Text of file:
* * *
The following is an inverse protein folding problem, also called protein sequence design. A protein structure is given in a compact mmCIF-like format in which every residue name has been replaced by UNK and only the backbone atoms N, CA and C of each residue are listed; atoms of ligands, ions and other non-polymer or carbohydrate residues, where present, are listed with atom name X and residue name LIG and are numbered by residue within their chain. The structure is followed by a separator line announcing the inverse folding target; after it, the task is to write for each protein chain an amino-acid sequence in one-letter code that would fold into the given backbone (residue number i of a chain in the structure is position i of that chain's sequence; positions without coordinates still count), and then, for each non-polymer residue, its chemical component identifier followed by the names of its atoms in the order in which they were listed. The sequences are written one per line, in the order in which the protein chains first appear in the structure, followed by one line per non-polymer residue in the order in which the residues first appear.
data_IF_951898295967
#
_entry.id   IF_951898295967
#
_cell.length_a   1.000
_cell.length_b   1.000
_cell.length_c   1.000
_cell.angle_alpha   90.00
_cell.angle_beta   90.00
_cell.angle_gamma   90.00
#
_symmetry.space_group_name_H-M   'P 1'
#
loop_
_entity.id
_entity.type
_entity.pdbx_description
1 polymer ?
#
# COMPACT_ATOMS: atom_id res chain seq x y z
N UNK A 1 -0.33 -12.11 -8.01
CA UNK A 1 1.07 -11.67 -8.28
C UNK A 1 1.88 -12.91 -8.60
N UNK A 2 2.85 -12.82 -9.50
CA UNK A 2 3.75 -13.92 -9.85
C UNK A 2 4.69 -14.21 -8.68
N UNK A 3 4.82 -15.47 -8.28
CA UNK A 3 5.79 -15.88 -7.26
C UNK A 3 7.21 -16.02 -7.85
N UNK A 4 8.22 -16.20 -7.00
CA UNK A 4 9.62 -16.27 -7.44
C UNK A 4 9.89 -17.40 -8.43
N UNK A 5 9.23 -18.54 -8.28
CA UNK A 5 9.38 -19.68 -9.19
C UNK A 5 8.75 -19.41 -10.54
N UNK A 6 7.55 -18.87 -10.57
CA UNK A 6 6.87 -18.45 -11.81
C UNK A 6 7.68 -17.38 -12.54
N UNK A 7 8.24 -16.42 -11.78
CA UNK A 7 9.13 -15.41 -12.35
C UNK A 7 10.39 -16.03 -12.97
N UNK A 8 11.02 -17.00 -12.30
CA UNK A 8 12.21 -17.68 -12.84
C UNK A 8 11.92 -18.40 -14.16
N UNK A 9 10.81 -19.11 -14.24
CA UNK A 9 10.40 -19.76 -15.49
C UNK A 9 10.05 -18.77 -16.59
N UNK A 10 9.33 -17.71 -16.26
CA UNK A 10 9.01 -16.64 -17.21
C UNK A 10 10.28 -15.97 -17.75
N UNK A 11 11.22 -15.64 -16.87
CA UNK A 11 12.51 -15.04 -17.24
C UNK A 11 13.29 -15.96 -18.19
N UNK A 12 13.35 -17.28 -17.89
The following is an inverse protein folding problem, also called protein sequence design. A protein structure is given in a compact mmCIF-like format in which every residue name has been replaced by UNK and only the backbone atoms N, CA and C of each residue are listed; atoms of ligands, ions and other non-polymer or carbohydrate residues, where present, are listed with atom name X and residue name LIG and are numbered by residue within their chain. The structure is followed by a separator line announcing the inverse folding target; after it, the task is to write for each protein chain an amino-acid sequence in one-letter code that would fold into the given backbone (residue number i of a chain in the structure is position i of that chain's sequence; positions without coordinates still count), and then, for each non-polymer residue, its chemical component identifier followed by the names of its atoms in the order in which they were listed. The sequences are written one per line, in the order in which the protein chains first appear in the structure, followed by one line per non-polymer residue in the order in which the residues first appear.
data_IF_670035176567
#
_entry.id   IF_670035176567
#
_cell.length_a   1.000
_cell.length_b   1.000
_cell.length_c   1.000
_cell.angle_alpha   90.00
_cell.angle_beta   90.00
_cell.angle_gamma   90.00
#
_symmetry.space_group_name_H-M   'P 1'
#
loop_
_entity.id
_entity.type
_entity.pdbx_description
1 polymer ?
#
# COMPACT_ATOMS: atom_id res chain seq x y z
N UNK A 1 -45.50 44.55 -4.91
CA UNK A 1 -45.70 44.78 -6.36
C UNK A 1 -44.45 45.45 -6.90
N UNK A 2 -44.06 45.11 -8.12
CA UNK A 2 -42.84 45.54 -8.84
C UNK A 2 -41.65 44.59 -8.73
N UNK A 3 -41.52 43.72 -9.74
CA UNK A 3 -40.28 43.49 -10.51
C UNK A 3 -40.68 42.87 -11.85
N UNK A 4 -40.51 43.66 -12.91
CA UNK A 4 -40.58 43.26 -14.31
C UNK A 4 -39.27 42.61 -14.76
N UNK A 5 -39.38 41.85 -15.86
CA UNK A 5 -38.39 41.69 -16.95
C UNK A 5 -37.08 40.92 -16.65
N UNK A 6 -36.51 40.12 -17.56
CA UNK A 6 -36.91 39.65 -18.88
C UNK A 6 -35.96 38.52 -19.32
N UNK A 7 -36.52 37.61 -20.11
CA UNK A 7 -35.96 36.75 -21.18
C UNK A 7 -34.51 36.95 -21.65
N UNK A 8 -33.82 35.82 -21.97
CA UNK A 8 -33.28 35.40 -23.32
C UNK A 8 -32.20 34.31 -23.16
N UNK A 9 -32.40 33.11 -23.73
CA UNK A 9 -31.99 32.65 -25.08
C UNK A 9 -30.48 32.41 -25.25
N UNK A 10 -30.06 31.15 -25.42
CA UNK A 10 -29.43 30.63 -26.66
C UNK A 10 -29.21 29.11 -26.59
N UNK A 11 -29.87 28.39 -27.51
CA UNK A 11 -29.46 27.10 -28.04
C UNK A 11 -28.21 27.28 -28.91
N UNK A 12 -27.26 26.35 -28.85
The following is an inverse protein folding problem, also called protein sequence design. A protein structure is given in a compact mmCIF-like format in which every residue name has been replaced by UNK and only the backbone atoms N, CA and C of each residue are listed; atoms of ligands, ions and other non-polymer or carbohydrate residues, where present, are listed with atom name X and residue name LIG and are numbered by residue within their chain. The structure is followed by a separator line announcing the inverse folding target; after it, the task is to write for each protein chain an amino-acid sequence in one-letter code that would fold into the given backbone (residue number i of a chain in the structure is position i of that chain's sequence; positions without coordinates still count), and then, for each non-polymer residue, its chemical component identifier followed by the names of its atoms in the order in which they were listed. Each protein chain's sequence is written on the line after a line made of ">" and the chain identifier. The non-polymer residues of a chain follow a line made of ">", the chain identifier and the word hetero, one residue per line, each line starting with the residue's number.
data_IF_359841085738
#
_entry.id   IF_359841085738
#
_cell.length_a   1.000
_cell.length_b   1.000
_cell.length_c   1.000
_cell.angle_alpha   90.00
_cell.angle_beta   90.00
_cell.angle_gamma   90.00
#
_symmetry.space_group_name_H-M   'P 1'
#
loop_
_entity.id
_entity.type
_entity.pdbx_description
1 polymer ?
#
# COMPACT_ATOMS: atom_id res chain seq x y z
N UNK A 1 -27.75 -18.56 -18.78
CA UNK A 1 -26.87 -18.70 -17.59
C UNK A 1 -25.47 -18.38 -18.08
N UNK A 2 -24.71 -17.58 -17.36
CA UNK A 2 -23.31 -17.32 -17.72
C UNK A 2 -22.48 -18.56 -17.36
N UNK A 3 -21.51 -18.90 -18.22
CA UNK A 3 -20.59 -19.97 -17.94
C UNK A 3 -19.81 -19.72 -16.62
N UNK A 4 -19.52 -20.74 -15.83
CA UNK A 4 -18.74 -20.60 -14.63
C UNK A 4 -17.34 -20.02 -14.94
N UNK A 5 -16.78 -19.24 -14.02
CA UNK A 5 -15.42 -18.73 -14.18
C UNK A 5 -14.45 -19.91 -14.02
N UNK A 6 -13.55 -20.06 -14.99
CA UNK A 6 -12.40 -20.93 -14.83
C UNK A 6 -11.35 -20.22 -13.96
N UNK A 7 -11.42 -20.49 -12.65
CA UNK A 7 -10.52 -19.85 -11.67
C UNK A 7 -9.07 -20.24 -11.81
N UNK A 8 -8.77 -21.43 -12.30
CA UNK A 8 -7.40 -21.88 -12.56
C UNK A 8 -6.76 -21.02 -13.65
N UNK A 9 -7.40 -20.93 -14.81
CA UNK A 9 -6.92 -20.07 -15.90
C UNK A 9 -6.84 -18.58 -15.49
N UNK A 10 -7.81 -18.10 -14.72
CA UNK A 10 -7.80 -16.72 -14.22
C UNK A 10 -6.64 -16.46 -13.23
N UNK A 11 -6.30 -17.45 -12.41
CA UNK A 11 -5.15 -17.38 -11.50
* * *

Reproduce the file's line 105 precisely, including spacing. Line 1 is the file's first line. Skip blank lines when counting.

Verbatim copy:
CA UNK A 10 -29.43 30.63 -26.66